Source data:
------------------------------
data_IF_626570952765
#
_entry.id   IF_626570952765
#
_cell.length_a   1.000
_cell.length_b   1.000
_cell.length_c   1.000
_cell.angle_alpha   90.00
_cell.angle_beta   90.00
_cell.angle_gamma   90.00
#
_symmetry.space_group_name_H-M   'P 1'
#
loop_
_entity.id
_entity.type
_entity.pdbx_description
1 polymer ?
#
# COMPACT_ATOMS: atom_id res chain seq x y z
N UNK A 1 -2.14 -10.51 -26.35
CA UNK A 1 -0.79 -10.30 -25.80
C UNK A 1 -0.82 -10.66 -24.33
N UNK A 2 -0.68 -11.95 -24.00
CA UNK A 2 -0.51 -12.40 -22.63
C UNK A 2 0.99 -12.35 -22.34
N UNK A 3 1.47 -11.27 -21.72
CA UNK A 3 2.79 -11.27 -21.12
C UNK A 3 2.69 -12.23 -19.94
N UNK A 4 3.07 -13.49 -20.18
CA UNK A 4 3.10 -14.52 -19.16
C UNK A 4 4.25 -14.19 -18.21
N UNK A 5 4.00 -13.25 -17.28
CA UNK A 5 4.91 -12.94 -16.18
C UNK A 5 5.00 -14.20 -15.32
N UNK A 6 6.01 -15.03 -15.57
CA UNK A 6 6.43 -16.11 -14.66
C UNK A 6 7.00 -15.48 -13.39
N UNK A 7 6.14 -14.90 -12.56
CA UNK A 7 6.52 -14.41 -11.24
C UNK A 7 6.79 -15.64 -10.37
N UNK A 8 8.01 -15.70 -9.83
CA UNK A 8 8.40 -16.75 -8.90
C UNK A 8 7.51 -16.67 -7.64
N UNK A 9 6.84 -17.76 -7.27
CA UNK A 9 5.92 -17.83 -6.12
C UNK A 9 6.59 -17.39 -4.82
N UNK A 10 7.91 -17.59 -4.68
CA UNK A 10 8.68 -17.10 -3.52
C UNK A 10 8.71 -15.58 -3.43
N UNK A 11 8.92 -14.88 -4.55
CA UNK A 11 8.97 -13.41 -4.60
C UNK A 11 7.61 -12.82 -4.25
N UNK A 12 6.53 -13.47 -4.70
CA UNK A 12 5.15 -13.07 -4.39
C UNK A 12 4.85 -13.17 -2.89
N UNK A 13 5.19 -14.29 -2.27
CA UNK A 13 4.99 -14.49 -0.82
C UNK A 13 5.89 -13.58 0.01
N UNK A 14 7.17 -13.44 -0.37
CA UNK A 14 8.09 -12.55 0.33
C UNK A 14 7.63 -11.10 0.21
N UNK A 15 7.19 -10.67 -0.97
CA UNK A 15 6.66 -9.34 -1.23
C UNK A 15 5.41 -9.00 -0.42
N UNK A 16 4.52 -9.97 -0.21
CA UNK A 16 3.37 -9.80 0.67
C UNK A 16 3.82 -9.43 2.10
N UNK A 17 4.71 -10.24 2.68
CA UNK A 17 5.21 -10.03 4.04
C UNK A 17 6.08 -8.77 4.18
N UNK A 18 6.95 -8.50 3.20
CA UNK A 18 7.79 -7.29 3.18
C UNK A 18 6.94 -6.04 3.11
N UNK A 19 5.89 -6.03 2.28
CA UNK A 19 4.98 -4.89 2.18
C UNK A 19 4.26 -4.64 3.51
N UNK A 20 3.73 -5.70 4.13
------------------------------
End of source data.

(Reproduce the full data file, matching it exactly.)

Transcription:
data_IF_626570952765
#
_entry.id   IF_626570952765
#
_cell.length_a   1.000
_cell.length_b   1.000
_cell.length_c   1.000
_cell.angle_alpha   90.00
_cell.angle_beta   90.00
_cell.angle_gamma   90.00
#
_symmetry.space_group_name_H-M   'P 1'
#
loop_
_entity.id
_entity.type
_entity.pdbx_description
1 polymer ?
#
# COMPACT_ATOMS: atom_id res chain seq x y z
N UNK A 1 -2.14 -10.51 -26.35
CA UNK A 1 -0.79 -10.30 -25.80
C UNK A 1 -0.82 -10.66 -24.33
N UNK A 2 -0.68 -11.95 -24.00
CA UNK A 2 -0.51 -12.40 -22.63
C UNK A 2 0.99 -12.35 -22.34
N UNK A 3 1.47 -11.27 -21.72
CA UNK A 3 2.79 -11.27 -21.12
C UNK A 3 2.69 -12.23 -19.94
N UNK A 4 3.07 -13.49 -20.18
CA UNK A 4 3.10 -14.52 -19.16
C UNK A 4 4.25 -14.19 -18.21
N UNK A 5 4.00 -13.25 -17.28
CA UNK A 5 4.91 -12.94 -16.18
C UNK A 5 5.00 -14.20 -15.32
N UNK A 6 6.01 -15.03 -15.57
CA UNK A 6 6.43 -16.11 -14.66
C UNK A 6 7.00 -15.48 -13.39
N UNK A 7 6.14 -14.90 -12.56
CA UNK A 7 6.52 -14.41 -11.24
C UNK A 7 6.79 -15.64 -10.37
N UNK A 8 8.01 -15.70 -9.83
CA UNK A 8 8.40 -16.75 -8.90
C UNK A 8 7.51 -16.67 -7.64
N UNK A 9 6.84 -17.76 -7.27
CA UNK A 9 5.92 -17.83 -6.12
C UNK A 9 6.59 -17.39 -4.82
N UNK A 10 7.91 -17.59 -4.68
CA UNK A 10 8.68 -17.10 -3.52
C UNK A 10 8.71 -15.58 -3.43
N UNK A 11 8.92 -14.88 -4.55
CA UNK A 11 8.97 -13.41 -4.60
C UNK A 11 7.61 -12.82 -4.25
N UNK A 12 6.53 -13.47 -4.70
CA UNK A 12 5.15 -13.07 -4.39
C UNK A 12 4.85 -13.17 -2.89
N UNK A 13 5.19 -14.29 -2.27
CA UNK A 13 4.99 -14.49 -0.82
C UNK A 13 5.89 -13.58 0.01
N UNK A 14 7.17 -13.44 -0.37
CA UNK A 14 8.09 -12.55 0.33
C UNK A 14 7.63 -11.10 0.21
N UNK A 15 7.19 -10.67 -0.97
CA UNK A 15 6.66 -9.34 -1.23
C UNK A 15 5.41 -9.00 -0.42
N UNK A 16 4.52 -9.97 -0.21
CA UNK A 16 3.37 -9.80 0.67
C UNK A 16 3.82 -9.43 2.10
N UNK A 17 4.71 -10.24 2.68
CA UNK A 17 5.21 -10.03 4.04
C UNK A 17 6.08 -8.77 4.18
N UNK A 18 6.95 -8.50 3.20
CA UNK A 18 7.79 -7.29 3.18
C UNK A 18 6.94 -6.04 3.11
N UNK A 19 5.89 -6.03 2.28
CA UNK A 19 4.98 -4.89 2.18
C UNK A 19 4.26 -4.64 3.51
N UNK A 20 3.73 -5.70 4.13